Tuesday, April 08, 2008
A Gathering of Topics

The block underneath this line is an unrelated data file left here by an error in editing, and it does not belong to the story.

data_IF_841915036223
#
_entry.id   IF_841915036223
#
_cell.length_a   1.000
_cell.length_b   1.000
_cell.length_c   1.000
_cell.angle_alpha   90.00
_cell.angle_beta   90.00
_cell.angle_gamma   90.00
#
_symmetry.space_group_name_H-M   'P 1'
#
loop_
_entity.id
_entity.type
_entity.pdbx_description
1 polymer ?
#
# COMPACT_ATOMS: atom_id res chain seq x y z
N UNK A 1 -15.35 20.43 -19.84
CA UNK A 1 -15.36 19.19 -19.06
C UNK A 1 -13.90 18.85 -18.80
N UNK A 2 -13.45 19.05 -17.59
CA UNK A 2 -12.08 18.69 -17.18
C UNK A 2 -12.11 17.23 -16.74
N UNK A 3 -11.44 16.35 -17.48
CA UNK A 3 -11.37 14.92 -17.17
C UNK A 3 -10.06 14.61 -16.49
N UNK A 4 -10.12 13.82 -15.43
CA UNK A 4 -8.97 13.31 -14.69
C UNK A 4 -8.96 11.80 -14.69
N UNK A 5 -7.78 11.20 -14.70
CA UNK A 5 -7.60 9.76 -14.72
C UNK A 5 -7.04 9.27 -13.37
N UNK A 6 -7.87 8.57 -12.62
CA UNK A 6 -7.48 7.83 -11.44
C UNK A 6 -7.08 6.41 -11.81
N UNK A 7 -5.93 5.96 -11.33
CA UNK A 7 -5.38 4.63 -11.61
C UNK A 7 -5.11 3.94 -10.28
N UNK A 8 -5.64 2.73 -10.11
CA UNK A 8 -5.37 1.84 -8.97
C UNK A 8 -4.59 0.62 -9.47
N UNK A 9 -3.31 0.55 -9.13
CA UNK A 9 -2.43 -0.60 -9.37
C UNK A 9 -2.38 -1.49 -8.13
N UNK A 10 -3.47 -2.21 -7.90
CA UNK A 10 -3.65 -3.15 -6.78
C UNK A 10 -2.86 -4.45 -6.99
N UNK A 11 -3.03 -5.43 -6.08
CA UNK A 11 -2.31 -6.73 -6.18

I really like the idea of voice powered services particularly the idea of dialling your to do number, and getting things done. Irish company Dial2Do are doing just that enabling you to dial in and start sms-ing, emailing, and god knows what more. Check out Jott (for Blackberry :) and Pinger for examples of other companies that help you get things done with voice. From what I can gather with Dial2Do the guys in there are looking for all sorts of modes and streams to make and post to, but if rumour is true then the guys in spinvox not only have a cool Blackberry application that lets you "see inside your voicemail" by sending you an email summary, but they may be opening their whole TTS (text to speech) engine to all other applications as an API. Hey, the more people use it, the more powerful it becomes, great strategic move from SpinVox (if its true). UPDATE: of course I intended to mention SimulScribe, a leader in visual voicemail, and they have a full API for their solution. Ah, so why is this stuff interesting to anyone from an enterprise point of view? Well, how about putting systems in place so that customers can use these kinds of tools to "get things done" with you? Why do I need to speak with an actual agent, if I can just phone your company IVR and leave a Jott/2do/Vox? Ever leave a message with a bank's voicemail and feel no one listened to it, that maybe nothing is being progressed? Ah, yes. That's why we phone in again, right? Strikes me that enterprise companies can learn a lot from what is going on in the consumer field right now. And how people make decisions, compare options, make recommendations etc all changes with the net. Forrester's Charline Li pointed out to her "twitter followers", that they had released some details about how they were looking to measure "customer engagement" "Engagement is the level of involvement, interaction, intimacy, and influence an individual has with a brand over time. The four components of engagement are: Involvement— Includes web analytics like site traffic, page views, time spent, etc. This essentially is the component that measures if a person is present. Interaction— This component addresses the more robust actions people take, such as buying a product, requesting a catalog, signing up for an email, posting a comment on a blog, uploading a photo or video, etc. These metrics come from e-commerce or social media platforms. Intimacy— The sentiment or affinity that a person exhibits in the things they say or the actions they take, such as the meaning behind a blog post or comment, a product review, etc. Services such as brand monitoring help track these types of conversations. Influence— Addresses the likelihood that a person will recommend your product or service to someone else. It can manifest itself through brand loyalty or through recommendations to friends, family, or acquaintances. These metrics mostly come from surveys (both qualitative and quantitative). Our argument is that companies need to start tying these metrics together to make sense of how engaged their customers actually are—and then make product and marketing decisions based on that knowledge". I guess my "bridging point" here is that planned/ active interaction, and passive/ receptive interaction really need to be finely aligned, so that you communicate with your customers when they need it, and that you really listen, and make it easy for them to speak with you, when THEY need to. Services such as VoiceSage can really help you reach out, put in the "to-do", and manage the response/ action cycle. I don't think I'd be making any ground breaking comments to say that most organisations (at best) approach each of the 4 Forrester tenants of Engagement as point solutions, but for complete pictures, all 4 will have to be undertaken in an interwoven strategy.